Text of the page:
Islamophobia, Racism & the Terror Attack in New Zealand

The horrific murder of 50 Muslims in two mosques in New Zealand in March once again shone a spotlight on the poisonous ideas of the far right. Conor Payne looks at the wider context surrounding this atrocity and how the forces of fascism and the far right can be defeated.

On Friday March 15, 50 people were killed and 50 more injured in a racist terror attack on two mosques in Christchurch, New Zealand. The dead ranged in age from 2 to 71. This was the deadliest mass shooting in modern New Zealand history. Horrendously, the shooting was live streamed by the perpetrator, Brenton Tarrant. Tarrant, who is a 28 years old and born in Australia, is clearly steeped in the ideology of the far right and of fascism.

He published a deranged “manifesto”, declaring himself a “fascist” and titled the “Great Replacement” referring to the racist conspiracy about immigrants being used to “replace” the population of white-majority countries. He referred to Trump as “a symbol of renewed white identity and common purpose”. He was known to have frequented far right online communities and his document constantly uses the ideas, language and memes of the online alt-right.

This is no isolated incident – these fascist ideas are intrinsically linked with violence against immigrants, Muslims, minorities, LGBTQ+ people, women, the trade union movement and the Left. From 2009 to 2018 in the US, 73% of “domestic terrorist” killings were carried out by right-wing extremists, compared to 23% committed by Islamists and just 3% by those classified as “left wing”. Despite this, terror attacks by Muslims in the US receive 357% more press attention.

Far right emboldened

This rise of far right violence is not taking place in a vacuum. It is completely linked to the climate of racism and Islamophobia which has been fostered for years now, including by very wide parts of the capitalist establishment, politicians and media. This has been capitalised and built on by right populist forces in many countries – most obviously Donald Trump – who have majored on stoking up fears about immigrants, and Muslim immigrants in particular. All of this has played a role in creating the atmosphere in which attacks like the one in Christchurch take place.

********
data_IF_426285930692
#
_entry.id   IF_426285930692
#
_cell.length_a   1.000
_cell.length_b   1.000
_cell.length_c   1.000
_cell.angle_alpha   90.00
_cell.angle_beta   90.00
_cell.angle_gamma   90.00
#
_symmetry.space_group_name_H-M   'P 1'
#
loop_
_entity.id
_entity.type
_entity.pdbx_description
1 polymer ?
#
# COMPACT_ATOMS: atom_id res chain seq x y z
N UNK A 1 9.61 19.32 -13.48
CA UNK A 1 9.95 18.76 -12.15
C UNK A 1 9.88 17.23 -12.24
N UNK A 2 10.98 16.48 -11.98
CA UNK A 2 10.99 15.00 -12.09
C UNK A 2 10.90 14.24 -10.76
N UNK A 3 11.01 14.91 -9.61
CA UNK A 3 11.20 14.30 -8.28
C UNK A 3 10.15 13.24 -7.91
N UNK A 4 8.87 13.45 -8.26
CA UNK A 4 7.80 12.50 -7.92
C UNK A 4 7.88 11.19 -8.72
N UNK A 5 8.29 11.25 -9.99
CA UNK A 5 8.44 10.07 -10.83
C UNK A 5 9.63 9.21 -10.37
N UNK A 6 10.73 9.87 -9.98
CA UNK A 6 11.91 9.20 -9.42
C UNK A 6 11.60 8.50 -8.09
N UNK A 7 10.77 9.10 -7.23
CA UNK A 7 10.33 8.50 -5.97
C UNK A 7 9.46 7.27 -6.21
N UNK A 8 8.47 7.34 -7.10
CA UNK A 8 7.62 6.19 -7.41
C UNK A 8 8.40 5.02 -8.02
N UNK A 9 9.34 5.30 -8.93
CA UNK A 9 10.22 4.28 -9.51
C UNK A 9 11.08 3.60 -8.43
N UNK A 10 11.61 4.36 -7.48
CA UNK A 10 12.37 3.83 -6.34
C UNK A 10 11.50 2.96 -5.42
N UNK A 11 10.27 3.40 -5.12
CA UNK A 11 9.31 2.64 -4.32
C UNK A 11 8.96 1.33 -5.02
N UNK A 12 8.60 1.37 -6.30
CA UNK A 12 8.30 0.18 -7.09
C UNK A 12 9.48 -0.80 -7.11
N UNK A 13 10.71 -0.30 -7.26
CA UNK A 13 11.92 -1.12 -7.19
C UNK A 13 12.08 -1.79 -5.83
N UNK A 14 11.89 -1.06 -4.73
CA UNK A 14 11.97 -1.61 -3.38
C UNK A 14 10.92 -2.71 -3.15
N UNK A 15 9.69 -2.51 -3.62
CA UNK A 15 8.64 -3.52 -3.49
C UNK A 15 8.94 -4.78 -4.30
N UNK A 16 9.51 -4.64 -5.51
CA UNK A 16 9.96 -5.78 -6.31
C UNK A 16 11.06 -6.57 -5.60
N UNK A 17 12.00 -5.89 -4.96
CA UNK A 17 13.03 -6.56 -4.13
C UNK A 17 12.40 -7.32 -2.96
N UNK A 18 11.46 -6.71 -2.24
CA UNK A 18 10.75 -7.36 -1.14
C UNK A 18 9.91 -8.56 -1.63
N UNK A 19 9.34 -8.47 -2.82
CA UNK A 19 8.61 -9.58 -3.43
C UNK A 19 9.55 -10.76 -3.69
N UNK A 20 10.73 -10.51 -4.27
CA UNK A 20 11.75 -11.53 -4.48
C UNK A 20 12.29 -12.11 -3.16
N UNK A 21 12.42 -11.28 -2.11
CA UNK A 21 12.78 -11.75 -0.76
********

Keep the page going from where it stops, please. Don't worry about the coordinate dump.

This was underlined even in the aftermath of the attack itself. There were many crocodile tears from far right figures who trade on stoking racism every other day of the week. Some didn’t even bother with this. An incredible statement from far right Australian Senator Fraser Anning openly blamed the victims for the attacks: “those who follow a violent religion that calls on them to murder us, cannot be too surprised when someone takes them at their word and responds in kind.”

But racist bias was reflected also in the mainstream press. The Daily Mirror (16 March) in Britain ran with the frontpage headline “Angelic boy who grew into an evil far-right mass killer” and a picture of the murderer as a child. As was widely pointed out, it is impossible to imagine any tabloid running such a headline about an Islamist mass murderer!